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Roland Taylor
Roland Taylor

Posted on • Updated on

Creating Peacekeeper

Peace to you!

In this series, my first ever on DEV, I'll be breaking down some of the details behind one of my favourite website templates, Peacekeeper! This series is largely aimed at beginners, but anyone can benefit. Plus, your feedback is welcomed, because there's always room to learn and grow!

First, I'd like to start by explaining what Peacekeeper is, beyond what's immediately obvious of course.

Peacekeeper is a single-page website template

Peacekeeper Screenshot

This means that though there are multiple source files for each "tab" in the page, there is only one functional "page" from an end-user perspective. Though an end user can view several "sub-pages" (for want of a better term), they never actually need to navigate away from the landing page. This approach has a number of advantages, but also some disadvantages, which you'd have to weigh if you're taking this approach.

I've tried to identify a few below.


  • No reloading.
  • Faster load times (for most things at least).
  • Most necessary resources are already loaded when new content is displayed.
  • Potentially easier to manage (from a dev perspective).
  • Everything feels self-contained.
  • (Optionally) everything can be placed in one HTML file.


  • Tabs cannot be accessed via links (this can be worked around).
  • Noticeable delay when loading large or complex tabs.
  • Requires JavaScript to be enabled, even if using a single file.

There are probably others, but I think these should give a relatively concise idea of what to expect when choosing this approach. Single-page websites are perfect for companies preparing a launch, or individuals seeking to hold an online identity via their own website. It is possible to allow users to navigate to specific tabs via hyperlinks to your website, using JavaScript to catch the specific ID of your tab and activate it.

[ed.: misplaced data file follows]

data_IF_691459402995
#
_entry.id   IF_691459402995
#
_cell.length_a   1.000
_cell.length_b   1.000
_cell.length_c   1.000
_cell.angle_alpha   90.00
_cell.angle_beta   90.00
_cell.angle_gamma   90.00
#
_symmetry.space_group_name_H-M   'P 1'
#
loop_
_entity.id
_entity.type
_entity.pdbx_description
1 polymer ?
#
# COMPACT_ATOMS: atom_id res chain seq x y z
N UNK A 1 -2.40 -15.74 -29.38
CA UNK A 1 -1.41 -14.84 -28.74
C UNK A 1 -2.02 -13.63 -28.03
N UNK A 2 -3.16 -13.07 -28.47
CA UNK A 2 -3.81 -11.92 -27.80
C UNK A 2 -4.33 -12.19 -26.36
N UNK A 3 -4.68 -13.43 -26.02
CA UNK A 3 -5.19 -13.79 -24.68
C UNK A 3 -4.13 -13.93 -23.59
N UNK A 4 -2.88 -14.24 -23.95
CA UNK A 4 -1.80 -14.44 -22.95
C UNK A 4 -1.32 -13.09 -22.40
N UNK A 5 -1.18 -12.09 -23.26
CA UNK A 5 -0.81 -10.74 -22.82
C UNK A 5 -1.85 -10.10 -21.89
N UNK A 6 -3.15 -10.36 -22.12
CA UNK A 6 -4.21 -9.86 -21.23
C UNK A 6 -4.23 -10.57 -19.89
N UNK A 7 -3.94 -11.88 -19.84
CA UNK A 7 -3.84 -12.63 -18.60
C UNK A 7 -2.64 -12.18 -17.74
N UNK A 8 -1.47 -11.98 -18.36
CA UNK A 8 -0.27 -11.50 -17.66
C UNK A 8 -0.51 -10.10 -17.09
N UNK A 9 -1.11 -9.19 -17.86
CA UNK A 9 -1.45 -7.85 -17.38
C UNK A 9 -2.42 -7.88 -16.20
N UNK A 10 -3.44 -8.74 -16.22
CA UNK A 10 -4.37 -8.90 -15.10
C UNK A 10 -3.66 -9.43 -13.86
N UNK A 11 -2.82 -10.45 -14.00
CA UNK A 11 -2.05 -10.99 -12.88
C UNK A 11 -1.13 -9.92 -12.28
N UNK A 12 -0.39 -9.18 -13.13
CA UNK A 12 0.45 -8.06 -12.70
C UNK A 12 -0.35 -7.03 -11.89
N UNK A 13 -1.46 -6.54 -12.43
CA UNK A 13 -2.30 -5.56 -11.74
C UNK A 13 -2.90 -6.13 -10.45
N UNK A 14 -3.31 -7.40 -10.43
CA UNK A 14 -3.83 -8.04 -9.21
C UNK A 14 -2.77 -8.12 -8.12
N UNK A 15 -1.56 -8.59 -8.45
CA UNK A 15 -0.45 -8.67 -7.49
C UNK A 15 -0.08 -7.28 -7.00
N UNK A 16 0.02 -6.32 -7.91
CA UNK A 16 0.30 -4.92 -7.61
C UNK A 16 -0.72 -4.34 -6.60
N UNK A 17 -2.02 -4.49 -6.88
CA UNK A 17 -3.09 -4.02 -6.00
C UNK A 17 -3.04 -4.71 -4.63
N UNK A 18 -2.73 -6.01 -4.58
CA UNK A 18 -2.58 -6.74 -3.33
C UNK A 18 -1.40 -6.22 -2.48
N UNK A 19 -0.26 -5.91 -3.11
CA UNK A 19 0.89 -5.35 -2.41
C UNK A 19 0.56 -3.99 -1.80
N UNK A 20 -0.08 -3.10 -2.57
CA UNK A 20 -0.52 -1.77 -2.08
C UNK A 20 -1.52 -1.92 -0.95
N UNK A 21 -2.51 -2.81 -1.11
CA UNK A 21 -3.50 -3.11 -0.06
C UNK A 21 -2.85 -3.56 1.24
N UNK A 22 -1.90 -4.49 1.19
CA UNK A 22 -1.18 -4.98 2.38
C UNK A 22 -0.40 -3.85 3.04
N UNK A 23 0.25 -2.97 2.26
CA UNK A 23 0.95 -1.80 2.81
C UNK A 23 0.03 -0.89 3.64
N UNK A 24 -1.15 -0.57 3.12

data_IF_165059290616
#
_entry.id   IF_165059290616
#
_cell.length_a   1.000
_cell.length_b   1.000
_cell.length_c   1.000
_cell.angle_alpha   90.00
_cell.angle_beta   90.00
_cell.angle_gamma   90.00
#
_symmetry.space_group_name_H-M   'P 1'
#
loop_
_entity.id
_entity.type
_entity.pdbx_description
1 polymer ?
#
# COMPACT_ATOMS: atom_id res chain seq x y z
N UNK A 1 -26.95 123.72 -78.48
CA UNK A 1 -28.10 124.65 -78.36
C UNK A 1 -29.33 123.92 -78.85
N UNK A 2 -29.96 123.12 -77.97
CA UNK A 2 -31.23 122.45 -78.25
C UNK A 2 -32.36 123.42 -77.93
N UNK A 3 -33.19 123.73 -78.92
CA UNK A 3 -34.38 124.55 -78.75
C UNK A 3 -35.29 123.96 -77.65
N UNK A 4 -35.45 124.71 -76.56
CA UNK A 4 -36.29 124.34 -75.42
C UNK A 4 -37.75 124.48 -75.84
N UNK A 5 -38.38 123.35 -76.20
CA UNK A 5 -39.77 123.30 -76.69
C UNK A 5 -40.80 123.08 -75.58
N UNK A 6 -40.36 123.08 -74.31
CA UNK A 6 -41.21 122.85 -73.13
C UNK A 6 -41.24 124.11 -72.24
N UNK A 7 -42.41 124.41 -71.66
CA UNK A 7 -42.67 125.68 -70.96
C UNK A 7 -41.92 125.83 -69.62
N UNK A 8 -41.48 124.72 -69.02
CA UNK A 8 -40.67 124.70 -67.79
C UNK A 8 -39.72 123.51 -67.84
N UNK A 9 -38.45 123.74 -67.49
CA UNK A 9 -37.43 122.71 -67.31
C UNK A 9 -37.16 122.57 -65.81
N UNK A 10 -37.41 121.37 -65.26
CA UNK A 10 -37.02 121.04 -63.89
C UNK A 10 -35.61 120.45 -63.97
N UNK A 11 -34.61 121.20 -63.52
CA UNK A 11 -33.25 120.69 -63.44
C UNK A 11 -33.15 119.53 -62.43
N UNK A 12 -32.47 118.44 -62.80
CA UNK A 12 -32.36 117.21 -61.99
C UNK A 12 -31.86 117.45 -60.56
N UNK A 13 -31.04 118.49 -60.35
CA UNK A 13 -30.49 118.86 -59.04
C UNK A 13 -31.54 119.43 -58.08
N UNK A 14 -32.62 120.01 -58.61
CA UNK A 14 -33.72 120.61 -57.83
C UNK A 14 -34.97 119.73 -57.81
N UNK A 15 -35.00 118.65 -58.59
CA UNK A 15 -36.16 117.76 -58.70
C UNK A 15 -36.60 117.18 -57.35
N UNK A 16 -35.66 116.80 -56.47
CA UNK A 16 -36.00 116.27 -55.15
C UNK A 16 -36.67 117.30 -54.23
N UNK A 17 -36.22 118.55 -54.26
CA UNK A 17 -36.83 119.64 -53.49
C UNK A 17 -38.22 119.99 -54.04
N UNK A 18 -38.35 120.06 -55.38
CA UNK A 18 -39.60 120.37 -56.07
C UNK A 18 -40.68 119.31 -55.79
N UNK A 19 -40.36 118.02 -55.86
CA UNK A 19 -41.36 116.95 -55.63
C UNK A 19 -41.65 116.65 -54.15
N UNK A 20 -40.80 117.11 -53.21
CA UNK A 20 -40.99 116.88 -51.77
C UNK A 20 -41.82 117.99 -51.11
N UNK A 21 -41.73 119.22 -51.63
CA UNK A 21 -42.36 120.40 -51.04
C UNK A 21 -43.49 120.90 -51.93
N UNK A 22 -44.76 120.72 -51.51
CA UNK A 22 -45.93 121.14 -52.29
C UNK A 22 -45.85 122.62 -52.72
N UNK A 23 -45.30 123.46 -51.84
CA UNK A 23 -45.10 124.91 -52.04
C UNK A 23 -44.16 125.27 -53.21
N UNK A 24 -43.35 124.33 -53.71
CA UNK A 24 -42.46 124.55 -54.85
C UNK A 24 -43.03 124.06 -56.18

In Peacekeeper, I did not choose this specific approach, but that's on purpose — because seeing as it is a template, I decided to keep to the basics.

What I'll be covering in this series

A screenshot of the portfolio section

To create Peacekeeper, I've employed a number of CSS capabilities to achieve some rather exciting results. You can change the page's background and theme on the fly, and changes are applied live (with a transition). Each tab comes with its own styles, and thanks to the use of semantic HTML, there's no need to add classes to everything in order to achieve such diverse results. In fact, JavaScript is only used where (for the most part) CSS can't (or shouldn't) be: triggering events.

All of this will be examined and explored in more detail going forward, and I'm pretty sure the DEV community will it useful!

Stay tuned!

A screenshot of the Peacekeeper documentation

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